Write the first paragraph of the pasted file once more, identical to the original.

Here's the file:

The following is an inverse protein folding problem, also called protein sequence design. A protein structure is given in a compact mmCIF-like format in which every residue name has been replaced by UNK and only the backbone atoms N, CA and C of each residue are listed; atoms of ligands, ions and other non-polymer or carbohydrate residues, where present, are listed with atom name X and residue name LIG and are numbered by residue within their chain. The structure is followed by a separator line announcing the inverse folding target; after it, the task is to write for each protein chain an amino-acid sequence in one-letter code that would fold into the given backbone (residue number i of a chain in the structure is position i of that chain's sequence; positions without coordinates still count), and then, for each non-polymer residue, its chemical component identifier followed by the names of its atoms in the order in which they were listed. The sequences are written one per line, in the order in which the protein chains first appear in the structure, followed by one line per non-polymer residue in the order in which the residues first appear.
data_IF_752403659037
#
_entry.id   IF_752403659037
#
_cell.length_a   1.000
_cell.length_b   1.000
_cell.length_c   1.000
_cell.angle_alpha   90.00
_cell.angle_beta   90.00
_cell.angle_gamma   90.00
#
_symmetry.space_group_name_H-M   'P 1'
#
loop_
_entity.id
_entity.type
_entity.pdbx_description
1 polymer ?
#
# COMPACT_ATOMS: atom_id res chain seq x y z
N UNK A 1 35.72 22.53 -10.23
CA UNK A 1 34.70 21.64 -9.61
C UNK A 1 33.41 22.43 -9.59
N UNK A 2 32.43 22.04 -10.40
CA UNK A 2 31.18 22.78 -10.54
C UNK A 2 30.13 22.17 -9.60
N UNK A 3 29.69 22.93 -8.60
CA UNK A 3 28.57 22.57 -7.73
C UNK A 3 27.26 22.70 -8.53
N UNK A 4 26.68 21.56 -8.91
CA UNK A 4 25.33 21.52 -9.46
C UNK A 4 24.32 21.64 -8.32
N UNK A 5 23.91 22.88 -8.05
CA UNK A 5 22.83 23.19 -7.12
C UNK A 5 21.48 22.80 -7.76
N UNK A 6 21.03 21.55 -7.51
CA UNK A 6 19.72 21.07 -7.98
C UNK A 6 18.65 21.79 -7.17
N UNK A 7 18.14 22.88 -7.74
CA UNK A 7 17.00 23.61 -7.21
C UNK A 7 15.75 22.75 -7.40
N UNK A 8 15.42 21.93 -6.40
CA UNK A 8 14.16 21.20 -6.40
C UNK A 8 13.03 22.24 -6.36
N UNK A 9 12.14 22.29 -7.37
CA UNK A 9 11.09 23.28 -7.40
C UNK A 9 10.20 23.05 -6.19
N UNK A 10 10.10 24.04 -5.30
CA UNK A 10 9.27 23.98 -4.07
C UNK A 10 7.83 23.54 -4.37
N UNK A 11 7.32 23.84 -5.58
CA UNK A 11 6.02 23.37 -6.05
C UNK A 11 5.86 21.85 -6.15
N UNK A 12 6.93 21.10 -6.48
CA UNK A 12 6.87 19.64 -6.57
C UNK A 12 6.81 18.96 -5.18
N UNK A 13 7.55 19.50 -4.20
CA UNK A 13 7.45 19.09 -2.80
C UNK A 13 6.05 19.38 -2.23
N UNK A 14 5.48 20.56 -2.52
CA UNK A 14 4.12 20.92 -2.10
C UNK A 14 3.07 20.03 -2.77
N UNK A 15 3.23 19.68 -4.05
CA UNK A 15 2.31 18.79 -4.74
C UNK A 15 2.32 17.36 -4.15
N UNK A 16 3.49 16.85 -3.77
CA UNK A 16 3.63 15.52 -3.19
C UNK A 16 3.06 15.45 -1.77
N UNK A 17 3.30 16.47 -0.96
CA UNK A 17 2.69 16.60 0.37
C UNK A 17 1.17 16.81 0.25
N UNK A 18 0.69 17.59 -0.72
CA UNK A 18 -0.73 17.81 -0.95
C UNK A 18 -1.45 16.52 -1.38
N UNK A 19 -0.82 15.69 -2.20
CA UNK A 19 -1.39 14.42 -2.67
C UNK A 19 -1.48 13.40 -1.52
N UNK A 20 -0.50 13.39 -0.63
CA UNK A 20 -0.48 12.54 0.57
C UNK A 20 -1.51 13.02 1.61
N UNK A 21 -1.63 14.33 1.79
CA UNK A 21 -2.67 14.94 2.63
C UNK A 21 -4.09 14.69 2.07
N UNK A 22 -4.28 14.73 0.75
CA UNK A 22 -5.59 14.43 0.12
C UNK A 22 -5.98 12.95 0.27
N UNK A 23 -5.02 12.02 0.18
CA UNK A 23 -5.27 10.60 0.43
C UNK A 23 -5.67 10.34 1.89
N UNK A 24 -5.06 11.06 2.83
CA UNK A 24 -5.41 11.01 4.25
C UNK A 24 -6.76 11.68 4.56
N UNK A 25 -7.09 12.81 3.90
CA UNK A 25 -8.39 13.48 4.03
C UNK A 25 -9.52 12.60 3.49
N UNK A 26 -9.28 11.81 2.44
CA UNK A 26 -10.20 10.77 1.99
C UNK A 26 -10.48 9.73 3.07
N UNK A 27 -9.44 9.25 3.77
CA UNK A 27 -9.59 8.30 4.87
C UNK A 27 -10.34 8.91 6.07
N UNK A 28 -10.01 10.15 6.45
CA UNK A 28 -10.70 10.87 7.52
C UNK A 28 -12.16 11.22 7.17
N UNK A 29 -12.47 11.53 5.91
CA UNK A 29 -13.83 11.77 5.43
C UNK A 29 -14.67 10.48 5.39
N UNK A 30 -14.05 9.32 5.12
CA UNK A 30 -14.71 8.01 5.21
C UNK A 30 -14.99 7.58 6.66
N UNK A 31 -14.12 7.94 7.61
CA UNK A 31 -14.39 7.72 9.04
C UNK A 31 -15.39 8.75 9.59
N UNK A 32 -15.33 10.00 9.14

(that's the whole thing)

The following is an inverse protein folding problem, also called protein sequence design. A protein structure is given in a compact mmCIF-like format in which every residue name has been replaced by UNK and only the backbone atoms N, CA and C of each residue are listed; atoms of ligands, ions and other non-polymer or carbohydrate residues, where present, are listed with atom name X and residue name LIG and are numbered by residue within their chain. The structure is followed by a separator line announcing the inverse folding target; after it, the task is to write for each protein chain an amino-acid sequence in one-letter code that would fold into the given backbone (residue number i of a chain in the structure is position i of that chain's sequence; positions without coordinates still count), and then, for each non-polymer residue, its chemical component identifier followed by the names of its atoms in the order in which they were listed. The sequences are written one per line, in the order in which the protein chains first appear in the structure, followed by one line per non-polymer residue in the order in which the residues first appear.